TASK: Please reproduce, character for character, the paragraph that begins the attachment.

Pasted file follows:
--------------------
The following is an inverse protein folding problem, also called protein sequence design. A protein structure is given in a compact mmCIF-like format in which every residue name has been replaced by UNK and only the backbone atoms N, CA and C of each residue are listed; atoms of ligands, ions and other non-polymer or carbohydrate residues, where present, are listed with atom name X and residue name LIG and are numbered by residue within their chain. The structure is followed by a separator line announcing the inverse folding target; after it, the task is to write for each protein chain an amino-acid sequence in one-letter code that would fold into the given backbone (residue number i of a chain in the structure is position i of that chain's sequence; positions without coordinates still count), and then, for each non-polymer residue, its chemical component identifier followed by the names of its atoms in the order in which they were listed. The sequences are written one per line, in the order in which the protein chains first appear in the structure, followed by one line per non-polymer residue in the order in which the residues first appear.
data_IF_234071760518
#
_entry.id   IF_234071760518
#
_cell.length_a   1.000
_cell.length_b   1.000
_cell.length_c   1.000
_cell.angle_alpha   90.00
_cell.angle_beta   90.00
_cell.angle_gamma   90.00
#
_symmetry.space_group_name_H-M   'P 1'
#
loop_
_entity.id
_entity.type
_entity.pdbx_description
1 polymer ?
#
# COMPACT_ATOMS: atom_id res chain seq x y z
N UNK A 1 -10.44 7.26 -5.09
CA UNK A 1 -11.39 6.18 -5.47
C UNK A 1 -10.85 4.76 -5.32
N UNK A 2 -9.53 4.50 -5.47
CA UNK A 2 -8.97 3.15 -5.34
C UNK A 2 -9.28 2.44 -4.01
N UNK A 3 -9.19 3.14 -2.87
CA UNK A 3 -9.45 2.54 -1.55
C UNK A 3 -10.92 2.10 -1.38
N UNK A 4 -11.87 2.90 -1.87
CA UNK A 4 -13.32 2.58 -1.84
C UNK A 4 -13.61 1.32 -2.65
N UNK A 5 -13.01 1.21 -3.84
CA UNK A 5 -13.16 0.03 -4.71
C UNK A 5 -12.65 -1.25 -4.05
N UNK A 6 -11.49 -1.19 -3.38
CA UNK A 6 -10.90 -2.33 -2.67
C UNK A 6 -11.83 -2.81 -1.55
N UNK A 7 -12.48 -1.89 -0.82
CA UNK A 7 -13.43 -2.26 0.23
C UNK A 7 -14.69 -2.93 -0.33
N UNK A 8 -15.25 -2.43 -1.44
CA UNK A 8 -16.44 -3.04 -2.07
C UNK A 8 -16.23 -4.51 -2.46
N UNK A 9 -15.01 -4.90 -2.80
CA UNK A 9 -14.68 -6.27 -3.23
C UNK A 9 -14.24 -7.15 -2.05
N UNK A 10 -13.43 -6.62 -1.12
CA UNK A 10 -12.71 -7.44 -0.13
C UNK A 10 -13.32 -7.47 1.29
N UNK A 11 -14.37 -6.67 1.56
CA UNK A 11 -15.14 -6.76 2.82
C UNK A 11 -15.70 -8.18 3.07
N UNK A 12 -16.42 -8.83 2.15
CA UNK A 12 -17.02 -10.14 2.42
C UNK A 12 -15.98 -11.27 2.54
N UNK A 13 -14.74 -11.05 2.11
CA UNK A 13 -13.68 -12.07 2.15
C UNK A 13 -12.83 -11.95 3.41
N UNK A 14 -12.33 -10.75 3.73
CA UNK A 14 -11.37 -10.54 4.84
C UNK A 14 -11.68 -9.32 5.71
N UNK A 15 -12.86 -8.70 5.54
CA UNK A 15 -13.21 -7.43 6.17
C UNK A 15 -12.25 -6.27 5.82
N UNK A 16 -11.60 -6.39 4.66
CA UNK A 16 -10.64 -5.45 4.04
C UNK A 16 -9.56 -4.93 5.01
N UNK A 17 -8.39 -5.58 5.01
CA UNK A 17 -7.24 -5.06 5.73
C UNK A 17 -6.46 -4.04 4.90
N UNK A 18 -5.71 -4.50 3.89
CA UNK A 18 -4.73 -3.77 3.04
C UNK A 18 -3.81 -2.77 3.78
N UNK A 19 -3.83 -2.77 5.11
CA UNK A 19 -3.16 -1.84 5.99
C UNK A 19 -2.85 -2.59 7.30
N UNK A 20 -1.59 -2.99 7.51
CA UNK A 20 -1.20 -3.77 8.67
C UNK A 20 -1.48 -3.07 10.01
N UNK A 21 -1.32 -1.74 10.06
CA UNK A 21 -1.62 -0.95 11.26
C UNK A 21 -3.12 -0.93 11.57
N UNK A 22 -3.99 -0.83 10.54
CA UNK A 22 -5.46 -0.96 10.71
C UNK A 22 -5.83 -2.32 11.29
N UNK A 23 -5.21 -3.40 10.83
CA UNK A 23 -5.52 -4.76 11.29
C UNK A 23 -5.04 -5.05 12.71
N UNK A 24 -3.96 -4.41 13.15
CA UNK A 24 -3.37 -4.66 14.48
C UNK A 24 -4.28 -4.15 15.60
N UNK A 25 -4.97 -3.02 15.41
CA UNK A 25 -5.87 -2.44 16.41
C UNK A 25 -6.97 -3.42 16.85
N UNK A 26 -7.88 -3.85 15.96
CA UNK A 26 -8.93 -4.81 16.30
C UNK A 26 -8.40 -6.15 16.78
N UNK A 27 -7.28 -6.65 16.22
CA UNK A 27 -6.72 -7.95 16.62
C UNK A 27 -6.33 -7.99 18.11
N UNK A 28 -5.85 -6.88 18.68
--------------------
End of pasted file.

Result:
The following is an inverse protein folding problem, also called protein sequence design. A protein structure is given in a compact mmCIF-like format in which every residue name has been replaced by UNK and only the backbone atoms N, CA and C of each residue are listed; atoms of ligands, ions and other non-polymer or carbohydrate residues, where present, are listed with atom name X and residue name LIG and are numbered by residue within their chain. The structure is followed by a separator line announcing the inverse folding target; after it, the task is to write for each protein chain an amino-acid sequence in one-letter code that would fold into the given backbone (residue number i of a chain in the structure is position i of that chain's sequence; positions without coordinates still count), and then, for each non-polymer residue, its chemical component identifier followed by the names of its atoms in the order in which they were listed. The sequences are written one per line, in the order in which the protein chains first appear in the structure, followed by one line per non-polymer residue in the order in which the residues first appear.